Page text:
Cengiz Yılmaz, Alper Gölpınar, Volkan Öztuna

Department of Orthopedics and Traumatology, Medicine Faculty of Mersin University

Keywords: Glucocorticoids/therapeutic use; injections, intra-articular; shoulder impingement syndrome/drug therapy.


Objectives: Subacromial steroid injections are frequently used in the treatment of impingement syndrome. Several studies have pointed out that the localization of the injection makes a significant difference in symptomatic improvement. This study was designed to test the importance of location of the corticosteroid injection in the treatment of impingement syndrome.
Patients and methods: The study included 30 patients (18 females, 12 males; mean age 52 years; range 23 to 67 years) who had shoulder pain for at least three months. Involvement was in the right shoulder in 19 cases, and in the left shoulder in 11 cases. The mean duration of symptoms was 11 months (range 3 to 48 months). On examination, all the patients exhibited a positive impingement sign, no instability, and an intact rotator cuff. Magnetic resonance imaging was performed in all the shoulders. The patients were randomized to three groups, equal in number, to receive a single injection of 40 mg methylprednisolone acetate into the subacromial space, deltoid muscle, and gluteal muscle, respectively. Functional and clinical assessments were made with the Constant score and a visual analog scale (VAS), respectively, before and three months after treatment.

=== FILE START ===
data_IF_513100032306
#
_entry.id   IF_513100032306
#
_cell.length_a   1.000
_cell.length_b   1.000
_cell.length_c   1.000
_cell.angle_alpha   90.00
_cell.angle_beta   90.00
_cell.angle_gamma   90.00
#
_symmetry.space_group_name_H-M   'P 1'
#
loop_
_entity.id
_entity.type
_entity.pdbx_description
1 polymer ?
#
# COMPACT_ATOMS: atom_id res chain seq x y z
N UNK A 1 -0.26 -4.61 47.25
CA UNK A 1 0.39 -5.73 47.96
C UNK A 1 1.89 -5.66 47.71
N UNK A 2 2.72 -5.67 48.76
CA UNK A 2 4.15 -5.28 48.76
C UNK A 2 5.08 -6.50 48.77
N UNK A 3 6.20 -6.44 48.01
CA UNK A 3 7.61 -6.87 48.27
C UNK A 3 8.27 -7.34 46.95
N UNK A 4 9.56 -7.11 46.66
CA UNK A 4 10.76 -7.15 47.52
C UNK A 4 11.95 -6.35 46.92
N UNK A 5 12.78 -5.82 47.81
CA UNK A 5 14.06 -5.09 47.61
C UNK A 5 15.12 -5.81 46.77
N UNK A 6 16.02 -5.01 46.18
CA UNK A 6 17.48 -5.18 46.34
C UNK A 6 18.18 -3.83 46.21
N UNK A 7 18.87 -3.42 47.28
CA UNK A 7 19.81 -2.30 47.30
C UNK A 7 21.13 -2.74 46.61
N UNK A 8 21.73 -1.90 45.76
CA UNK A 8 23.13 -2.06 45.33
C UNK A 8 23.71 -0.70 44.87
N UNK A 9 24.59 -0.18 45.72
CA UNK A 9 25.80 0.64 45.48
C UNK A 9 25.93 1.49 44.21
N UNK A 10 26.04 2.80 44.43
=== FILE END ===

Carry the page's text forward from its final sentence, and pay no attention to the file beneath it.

Results: Subacromial and deltoid injections resulted in significant improvement in both Constant and VAS scores (p<0.003), whereas improvement obtained after gluteal injections was not significant (p>0.05). However, comparison between the three groups yielded no significant difference with respect to the location of injections.
Conclusion: Considering possible detrimental effects of repeated subacromial injections on rotator cuff tendons, intradeltoid muscle injections may have a chance in clinical application.